had made its appearance at Newstead before the end of the first occupation. Of this we have an indication from the occurrence, in the ditch of the early fort, of the small globular pot (Déchelette, Type 67), a form which appears to belong to Lezoux, and no doubt other types are represented. An examination of the Plique collection at St. Germain-en-Laye makes evident the difficulty of distinguishing with certainty the forms of decoration employed by these two groups of potteries towards the end of the first century in the so-called transition period. It seems probable that at this time not a few designs must have been in common use in both. In Scotland, however, the interval which is known to have elapsed between the Agricolan and the Antonine invasions renders the presence of the so-called transition style as sure an indication of early date as a knowledge of the provenance of the ware. In the second of the two periods the pottery is mainly Arvernian, corresponding to Déchelette's third period of Lezoux, although one or two pieces can be recognised as imported from the Rhine, probably from Rheinzabern.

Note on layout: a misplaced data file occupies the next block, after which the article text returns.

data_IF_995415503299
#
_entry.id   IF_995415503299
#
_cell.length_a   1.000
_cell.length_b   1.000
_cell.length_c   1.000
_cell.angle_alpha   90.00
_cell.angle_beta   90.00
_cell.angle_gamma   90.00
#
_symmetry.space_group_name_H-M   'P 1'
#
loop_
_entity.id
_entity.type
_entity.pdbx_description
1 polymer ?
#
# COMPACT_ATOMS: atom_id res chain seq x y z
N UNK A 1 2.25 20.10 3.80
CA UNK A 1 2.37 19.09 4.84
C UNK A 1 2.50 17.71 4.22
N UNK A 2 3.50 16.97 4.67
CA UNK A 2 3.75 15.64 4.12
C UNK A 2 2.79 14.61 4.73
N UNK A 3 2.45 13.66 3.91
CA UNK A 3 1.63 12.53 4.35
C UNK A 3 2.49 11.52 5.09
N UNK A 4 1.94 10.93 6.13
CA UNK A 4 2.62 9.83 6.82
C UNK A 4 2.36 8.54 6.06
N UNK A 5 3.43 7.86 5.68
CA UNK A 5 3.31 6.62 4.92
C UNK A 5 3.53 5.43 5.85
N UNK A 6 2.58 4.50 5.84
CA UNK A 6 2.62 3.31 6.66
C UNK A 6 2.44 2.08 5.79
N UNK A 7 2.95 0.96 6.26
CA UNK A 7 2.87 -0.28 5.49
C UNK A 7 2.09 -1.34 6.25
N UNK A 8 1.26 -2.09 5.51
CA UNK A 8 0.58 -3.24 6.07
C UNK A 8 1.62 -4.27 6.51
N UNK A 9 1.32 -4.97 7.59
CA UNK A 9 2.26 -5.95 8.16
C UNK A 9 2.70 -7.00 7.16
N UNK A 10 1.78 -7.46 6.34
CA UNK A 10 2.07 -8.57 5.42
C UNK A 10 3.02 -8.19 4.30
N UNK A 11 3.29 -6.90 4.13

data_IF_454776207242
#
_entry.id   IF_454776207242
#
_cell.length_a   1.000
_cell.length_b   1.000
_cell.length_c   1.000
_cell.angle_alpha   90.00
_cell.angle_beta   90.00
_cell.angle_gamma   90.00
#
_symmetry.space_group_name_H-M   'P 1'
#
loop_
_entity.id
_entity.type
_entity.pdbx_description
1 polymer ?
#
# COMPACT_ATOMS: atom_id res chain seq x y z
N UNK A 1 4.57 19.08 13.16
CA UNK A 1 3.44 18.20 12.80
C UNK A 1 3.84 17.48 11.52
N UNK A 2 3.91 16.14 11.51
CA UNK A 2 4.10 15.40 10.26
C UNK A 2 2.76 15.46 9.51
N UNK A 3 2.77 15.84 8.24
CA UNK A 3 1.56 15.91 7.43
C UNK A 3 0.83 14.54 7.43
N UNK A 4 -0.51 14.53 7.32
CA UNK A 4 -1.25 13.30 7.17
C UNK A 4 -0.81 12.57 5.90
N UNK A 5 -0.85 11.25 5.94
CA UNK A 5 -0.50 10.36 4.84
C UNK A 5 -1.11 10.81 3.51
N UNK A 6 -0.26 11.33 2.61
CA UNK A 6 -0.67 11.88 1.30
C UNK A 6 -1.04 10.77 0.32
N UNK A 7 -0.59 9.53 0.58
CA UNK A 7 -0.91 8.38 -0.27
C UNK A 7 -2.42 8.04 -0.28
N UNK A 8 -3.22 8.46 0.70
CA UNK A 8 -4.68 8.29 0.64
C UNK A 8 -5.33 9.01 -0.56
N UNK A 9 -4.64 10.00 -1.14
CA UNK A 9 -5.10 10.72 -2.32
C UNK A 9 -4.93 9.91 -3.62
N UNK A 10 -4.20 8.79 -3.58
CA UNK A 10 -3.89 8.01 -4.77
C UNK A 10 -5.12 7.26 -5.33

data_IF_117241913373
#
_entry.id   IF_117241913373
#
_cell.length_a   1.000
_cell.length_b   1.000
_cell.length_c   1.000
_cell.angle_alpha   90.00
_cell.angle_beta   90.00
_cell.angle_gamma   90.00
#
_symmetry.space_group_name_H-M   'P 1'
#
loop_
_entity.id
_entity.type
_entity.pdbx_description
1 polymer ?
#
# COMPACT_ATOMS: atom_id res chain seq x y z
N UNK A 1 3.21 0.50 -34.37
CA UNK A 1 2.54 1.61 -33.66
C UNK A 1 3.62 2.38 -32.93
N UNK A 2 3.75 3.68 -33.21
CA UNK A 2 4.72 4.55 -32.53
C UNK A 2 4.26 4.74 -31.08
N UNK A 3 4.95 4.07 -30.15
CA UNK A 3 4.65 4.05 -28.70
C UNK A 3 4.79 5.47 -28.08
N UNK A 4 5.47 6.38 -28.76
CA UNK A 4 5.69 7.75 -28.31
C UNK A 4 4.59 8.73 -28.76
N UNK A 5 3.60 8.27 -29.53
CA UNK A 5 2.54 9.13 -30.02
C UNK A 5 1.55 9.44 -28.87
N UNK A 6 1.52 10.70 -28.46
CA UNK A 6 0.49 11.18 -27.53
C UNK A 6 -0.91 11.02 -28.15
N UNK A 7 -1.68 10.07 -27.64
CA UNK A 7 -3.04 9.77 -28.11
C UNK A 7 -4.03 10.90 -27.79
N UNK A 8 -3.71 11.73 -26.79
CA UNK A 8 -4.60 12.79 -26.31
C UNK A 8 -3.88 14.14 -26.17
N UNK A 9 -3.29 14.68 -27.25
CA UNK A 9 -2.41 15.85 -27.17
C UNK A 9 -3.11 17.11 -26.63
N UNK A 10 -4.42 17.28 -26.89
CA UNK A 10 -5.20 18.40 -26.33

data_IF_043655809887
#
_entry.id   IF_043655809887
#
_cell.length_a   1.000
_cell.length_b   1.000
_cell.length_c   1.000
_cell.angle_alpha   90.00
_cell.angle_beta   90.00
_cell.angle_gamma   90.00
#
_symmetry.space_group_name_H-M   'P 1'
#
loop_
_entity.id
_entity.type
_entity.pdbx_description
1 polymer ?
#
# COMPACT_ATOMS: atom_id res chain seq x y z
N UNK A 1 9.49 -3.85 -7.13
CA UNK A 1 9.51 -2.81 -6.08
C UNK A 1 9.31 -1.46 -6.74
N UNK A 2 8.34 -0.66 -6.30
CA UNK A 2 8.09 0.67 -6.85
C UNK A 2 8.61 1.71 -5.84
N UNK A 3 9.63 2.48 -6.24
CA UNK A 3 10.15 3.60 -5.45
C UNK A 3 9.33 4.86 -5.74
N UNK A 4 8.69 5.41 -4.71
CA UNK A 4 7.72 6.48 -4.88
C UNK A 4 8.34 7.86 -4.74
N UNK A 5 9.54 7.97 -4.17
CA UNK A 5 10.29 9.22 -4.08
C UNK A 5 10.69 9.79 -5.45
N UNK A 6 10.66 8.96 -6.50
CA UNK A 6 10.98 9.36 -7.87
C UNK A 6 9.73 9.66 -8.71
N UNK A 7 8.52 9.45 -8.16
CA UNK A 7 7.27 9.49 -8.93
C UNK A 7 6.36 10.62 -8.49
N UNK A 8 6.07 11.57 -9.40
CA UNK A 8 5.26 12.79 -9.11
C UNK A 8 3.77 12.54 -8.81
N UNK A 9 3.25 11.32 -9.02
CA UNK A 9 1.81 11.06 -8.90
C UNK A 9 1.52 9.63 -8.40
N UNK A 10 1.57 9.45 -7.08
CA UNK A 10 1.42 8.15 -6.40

The chief assistance in the classification of the Newstead finds was derived from the excavation of the various pits and ditches. A brief summary of the nature of this evidence will make what follows clear. It may also be noted here that the more important results confirm in a great measure the deductions drawn from similar investigations on the Continent. The ditches of the early fort were effectually closed by the works of the later one. The heavy rampart of clay, and in places the wall, had been piled above them. Their contents were thus sealed up. From these ditches there was recovered a considerable number of fragments which can only date from the first occupation, and which formed an index to the whole early pottery of the fort. The outer system of ditches of the West Annexe belong to the same period, and they also contributed a few pieces, while a number of pits, situated for the most part within or at no great distance from the defences, yielded pottery of a very similar character. The shards from the overlapping ditch in front of the West Gate were likewise early, although it is beyond doubt that the ditch had formed part of the fortification of the second fort; and early pottery was found in association with later types in the large ditch on the west front. On the other hand, the inner system of ditches of the West Annexe, one of which ran right through the buildings at the Baths, produced only the later types of pottery. These were found also in the outlying ditch parallel with the east front, called above the